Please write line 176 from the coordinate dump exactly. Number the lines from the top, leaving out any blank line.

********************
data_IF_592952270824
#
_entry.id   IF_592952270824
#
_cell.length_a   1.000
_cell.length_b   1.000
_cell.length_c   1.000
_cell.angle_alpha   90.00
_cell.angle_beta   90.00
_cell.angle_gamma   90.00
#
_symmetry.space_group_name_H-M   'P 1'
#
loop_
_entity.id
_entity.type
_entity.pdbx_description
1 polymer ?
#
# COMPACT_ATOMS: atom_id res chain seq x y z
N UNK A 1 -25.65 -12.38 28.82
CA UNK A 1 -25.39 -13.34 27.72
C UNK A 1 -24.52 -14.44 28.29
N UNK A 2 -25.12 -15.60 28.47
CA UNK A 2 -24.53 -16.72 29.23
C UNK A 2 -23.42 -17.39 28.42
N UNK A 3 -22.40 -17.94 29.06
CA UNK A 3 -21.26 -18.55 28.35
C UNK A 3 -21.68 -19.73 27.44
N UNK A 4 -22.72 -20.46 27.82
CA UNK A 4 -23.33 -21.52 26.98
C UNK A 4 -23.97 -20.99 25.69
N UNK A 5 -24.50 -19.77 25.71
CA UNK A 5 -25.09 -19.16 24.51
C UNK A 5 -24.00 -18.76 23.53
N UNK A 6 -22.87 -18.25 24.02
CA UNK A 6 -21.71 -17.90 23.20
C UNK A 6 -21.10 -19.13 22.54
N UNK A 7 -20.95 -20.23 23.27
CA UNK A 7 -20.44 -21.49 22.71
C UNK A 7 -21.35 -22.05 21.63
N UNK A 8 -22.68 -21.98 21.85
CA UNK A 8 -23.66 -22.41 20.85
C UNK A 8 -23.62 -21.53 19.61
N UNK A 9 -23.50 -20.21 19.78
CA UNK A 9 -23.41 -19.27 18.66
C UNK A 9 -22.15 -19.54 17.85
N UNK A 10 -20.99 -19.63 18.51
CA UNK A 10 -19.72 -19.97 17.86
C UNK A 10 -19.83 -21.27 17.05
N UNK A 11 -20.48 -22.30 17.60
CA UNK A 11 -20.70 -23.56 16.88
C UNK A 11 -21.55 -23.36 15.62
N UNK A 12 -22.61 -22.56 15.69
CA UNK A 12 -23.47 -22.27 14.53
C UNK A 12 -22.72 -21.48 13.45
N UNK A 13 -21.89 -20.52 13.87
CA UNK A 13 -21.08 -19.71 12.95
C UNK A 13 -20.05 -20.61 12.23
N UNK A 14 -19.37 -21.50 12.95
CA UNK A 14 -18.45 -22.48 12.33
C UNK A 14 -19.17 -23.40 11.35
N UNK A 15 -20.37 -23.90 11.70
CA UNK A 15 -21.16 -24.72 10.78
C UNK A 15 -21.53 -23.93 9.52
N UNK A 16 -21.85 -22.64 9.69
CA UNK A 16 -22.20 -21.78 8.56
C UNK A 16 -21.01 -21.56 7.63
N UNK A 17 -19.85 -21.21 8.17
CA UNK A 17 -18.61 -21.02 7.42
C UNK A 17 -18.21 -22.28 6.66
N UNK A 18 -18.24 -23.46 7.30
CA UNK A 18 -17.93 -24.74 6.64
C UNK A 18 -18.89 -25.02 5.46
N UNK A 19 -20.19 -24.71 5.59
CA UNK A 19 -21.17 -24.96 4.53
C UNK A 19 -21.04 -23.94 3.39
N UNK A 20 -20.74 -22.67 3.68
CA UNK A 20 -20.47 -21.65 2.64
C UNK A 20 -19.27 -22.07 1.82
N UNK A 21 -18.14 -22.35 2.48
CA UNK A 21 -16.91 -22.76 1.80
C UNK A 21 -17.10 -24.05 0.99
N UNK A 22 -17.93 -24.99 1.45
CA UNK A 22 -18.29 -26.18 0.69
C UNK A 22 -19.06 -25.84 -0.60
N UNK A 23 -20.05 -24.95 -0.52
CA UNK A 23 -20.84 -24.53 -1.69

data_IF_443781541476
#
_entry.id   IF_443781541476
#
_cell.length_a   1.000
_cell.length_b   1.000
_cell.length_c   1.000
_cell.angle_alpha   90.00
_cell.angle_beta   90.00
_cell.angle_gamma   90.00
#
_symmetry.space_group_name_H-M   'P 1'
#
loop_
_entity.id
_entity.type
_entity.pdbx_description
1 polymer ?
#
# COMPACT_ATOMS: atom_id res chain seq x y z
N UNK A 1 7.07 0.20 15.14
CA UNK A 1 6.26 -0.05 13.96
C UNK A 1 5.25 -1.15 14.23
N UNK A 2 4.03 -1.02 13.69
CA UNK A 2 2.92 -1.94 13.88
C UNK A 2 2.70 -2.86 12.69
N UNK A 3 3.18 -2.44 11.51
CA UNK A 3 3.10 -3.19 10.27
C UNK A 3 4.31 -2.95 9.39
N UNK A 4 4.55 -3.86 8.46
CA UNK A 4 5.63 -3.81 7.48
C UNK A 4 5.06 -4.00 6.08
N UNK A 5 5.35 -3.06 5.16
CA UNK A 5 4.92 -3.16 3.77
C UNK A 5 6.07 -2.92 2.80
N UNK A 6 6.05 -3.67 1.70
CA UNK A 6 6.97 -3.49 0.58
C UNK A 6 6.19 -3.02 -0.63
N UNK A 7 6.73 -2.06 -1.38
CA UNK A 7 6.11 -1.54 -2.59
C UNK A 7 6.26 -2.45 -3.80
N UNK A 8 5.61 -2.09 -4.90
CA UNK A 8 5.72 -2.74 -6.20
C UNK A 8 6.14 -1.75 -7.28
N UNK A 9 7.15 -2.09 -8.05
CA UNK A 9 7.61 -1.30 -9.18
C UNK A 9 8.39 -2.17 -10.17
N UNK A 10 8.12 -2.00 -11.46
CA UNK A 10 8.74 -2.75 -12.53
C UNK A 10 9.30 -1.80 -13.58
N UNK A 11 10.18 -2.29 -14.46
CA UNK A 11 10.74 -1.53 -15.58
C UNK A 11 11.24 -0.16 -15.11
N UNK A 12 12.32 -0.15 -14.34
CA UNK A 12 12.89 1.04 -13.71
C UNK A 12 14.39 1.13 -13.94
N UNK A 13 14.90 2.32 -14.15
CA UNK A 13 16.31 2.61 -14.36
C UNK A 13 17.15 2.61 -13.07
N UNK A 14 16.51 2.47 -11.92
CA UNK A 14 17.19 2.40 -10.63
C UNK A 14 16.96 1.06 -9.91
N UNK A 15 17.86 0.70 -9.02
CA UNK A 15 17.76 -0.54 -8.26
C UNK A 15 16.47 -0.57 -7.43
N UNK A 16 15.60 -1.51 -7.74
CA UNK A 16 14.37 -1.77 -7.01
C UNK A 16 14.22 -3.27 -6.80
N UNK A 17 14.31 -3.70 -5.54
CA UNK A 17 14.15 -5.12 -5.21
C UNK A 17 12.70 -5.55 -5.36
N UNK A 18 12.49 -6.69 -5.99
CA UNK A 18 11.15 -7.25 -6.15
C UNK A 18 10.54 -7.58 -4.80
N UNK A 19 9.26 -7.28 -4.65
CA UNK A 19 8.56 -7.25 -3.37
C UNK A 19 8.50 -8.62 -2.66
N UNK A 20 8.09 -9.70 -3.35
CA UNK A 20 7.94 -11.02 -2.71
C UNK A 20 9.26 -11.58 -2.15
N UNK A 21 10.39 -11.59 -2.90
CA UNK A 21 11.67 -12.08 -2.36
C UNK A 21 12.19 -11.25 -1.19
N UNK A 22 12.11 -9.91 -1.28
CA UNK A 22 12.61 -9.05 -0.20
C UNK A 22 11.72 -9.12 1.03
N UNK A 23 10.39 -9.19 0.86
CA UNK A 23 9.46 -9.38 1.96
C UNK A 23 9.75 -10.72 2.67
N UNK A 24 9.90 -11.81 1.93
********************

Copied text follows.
CA UNK A 23 9.46 -9.38 1.96